Energy Secretary’s Green Tech Tour Backfires Over EV Chargers

Biden administration Energy Secretary Jennifer Granholm’s summer road trip to promote electric vehicles (EVs) drew police involvement after a charger standoff in Grovetown, Georgia. What was intended to demonstrate the administration’s commitment to green energy revealed glaring weaknesses in the infrastructure needed to support electric cars.

According to NPR, Granholm’s caravan of electric vehicles, including a Cadillac and a Ford F-150, needed charging at a station with only four chargers — one broken, the others occupied. Granholm’s team tried reserving a spot by parking a non-electric vehicle near a charger, blocking access. A family trying to charge their vehicle “was reportedly ‘boxed out — on a sweltering day, with a baby in the vehicle,'” and subsequently called the police. Although law enforcement responded, the police couldn’t take any action as it’s “not illegal for a non-EV to claim a charging spot in Georgia.”

This episode demonstrates a significant pitfall in the government’s push for an all-electric future, spearheaded by Secretary Granholm. During her road trip, she highlighted how fast technology changes by showing photos of New York City’s transformation from horse carriages to cars within 13 years. But this optimistic outlook sidesteps the real issue: not enough chargers.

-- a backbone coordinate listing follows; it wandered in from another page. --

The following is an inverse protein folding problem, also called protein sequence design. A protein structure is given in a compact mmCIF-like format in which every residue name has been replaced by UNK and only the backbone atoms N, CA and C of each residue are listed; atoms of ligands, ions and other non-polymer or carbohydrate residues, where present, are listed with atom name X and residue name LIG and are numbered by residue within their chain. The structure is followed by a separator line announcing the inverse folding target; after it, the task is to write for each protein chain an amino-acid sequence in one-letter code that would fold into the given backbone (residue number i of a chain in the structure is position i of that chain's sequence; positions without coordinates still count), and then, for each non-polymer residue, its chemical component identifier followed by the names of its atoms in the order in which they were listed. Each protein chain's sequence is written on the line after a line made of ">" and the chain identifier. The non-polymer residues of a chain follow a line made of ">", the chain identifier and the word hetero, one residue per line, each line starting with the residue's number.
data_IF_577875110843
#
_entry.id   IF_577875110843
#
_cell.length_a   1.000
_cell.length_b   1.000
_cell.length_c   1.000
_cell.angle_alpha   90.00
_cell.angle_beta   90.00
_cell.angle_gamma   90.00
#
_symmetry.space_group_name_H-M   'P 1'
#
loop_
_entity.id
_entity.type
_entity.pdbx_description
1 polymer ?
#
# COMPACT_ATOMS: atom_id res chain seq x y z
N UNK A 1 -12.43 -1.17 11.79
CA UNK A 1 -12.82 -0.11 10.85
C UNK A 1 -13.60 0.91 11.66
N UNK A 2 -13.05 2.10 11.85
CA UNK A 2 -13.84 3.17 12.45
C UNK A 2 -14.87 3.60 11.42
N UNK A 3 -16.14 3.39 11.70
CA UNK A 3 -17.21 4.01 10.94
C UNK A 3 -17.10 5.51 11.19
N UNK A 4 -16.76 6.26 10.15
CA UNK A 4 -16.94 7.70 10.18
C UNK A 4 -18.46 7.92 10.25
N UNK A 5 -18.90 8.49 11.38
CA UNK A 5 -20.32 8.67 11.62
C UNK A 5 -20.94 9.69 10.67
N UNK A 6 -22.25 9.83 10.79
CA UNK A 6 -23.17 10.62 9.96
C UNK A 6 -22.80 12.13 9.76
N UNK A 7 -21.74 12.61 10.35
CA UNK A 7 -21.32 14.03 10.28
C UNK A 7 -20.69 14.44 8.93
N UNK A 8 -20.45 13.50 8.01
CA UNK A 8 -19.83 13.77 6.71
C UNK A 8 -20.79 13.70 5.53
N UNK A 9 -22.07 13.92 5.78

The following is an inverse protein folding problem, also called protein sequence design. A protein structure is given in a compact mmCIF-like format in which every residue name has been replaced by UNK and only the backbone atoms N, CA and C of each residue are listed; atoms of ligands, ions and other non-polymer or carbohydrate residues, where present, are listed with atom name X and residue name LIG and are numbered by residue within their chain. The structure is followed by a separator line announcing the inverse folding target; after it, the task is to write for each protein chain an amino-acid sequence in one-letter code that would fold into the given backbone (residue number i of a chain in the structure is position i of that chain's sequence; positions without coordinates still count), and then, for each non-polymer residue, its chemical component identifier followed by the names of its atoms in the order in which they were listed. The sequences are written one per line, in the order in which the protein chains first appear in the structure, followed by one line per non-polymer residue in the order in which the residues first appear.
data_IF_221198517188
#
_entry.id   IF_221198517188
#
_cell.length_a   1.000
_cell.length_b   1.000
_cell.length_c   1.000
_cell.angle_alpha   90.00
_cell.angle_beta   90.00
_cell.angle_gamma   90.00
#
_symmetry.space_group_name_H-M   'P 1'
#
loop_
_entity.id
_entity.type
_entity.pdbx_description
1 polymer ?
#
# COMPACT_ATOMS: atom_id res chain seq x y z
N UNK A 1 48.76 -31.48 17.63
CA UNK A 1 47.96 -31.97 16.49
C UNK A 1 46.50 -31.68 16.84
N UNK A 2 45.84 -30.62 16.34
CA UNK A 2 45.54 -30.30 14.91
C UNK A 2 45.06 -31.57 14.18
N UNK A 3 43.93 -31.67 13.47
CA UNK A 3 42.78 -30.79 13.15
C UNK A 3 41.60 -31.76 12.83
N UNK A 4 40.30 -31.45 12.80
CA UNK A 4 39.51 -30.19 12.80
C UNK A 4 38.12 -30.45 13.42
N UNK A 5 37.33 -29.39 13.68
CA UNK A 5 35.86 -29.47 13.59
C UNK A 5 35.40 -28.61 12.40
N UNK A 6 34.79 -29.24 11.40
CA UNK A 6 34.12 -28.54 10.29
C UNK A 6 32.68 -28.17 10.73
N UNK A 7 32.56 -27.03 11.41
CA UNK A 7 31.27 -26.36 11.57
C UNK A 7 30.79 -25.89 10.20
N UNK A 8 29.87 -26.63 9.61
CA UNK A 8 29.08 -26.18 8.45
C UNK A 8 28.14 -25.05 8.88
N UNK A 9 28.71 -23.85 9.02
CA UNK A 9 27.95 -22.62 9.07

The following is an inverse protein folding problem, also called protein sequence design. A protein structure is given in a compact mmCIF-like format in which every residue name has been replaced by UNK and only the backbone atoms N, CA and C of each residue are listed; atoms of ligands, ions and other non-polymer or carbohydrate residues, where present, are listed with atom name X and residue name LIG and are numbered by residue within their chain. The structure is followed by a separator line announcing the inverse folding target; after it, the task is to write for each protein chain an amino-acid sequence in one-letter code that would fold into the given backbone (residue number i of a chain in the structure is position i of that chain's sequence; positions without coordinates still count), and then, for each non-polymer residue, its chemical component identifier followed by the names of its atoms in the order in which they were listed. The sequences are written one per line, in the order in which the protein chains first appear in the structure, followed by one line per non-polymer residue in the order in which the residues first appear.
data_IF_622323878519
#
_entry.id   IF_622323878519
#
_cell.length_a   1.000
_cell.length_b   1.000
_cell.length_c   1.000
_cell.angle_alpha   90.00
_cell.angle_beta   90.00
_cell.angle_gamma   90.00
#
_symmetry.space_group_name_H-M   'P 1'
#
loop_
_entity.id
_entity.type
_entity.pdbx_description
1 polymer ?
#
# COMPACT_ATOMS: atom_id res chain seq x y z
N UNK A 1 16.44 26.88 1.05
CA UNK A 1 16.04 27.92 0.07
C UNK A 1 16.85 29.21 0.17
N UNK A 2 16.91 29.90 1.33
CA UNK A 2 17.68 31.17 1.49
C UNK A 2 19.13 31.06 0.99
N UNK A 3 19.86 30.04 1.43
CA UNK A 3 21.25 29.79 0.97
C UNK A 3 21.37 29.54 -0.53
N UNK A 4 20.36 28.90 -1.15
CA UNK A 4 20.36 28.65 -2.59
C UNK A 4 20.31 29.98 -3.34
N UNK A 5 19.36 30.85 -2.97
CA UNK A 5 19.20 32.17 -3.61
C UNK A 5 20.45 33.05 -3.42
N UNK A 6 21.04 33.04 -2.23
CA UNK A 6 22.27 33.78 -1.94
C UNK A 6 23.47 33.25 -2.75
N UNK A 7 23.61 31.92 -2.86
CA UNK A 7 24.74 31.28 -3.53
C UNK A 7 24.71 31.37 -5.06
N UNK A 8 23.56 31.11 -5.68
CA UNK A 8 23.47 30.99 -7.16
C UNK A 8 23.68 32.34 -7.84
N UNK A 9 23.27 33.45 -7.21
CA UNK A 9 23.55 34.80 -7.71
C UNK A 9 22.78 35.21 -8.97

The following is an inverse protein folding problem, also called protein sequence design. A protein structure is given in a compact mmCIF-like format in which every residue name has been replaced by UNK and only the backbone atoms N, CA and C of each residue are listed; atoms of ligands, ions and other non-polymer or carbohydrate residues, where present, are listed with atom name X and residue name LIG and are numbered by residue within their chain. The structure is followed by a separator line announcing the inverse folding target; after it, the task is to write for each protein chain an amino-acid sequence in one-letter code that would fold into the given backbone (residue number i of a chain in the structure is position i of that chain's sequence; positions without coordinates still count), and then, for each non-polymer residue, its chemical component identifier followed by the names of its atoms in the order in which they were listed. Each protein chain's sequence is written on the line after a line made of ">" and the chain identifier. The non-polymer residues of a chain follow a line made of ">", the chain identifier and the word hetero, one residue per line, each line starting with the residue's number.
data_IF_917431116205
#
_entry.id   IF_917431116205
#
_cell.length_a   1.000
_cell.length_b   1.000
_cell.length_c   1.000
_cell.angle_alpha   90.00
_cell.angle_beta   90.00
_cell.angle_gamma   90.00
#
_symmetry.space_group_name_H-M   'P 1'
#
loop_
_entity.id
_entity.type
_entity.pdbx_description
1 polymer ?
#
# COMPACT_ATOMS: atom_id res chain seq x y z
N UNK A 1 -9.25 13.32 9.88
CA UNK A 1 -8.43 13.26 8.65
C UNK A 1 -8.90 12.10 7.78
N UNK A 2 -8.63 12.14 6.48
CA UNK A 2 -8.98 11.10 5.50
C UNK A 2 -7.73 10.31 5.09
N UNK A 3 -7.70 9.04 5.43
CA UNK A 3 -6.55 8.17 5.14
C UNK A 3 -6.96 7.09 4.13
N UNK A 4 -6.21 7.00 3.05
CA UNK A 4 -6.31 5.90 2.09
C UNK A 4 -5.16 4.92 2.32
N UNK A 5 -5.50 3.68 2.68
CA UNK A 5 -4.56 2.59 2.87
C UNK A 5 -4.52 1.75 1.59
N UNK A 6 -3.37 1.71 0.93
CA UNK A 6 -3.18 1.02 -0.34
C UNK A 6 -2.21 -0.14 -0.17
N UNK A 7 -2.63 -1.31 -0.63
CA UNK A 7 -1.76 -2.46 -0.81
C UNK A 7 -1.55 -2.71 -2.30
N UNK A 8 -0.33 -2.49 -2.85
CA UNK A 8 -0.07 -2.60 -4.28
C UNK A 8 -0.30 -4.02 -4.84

Granholm’s tour was designed to sell the American people on a green future where electric cars are as commonplace as smartphones. She called this initiative a transformative way to cut U.S. emissions and reshape Americans’ lives. However, the incident in Georgia illustrates a barrier to this grand vision: a lack of practical, working infrastructure.

Moreover, the irony isn’t lost that while Granholm traveled in electric vehicles to tout clean energy, her Secret Service entourage rode in traditional gas-guzzling SUVs. If the government can’t fully commit to electric transportation for a PR event, how can it expect average Americans to do so in their daily lives?

Granholm is not a stranger to controversy; she faced backlash for owning stocks in the now-bankrupt electric bus company Proterra while regulating their industry. She also admitted to violating the STOCKS Act in 2021. Such issues raise questions about her efficacy and ethical standing as the spearhead of America’s ambitious switch to EVs.

Worries about public chargers are the No. 1 reason would-be EV buyers hesitate, according to auto-data giant J.D. Power, even outranking concerns about high prices. The Biden administration is pouring billions into a nationwide network of electric chargers to tackle this issue. However, Granholm’s experience reveals that we’re far from ready for this electric future.

For a country celebrated for road trips and commutes, the charging infrastructure limitations hit the heart of American culture. No amount of federal money or lofty speeches can change the fact that if Americans can’t conveniently charge their electric cars, they won’t buy into the electric future, no matter how “green” it promises to be.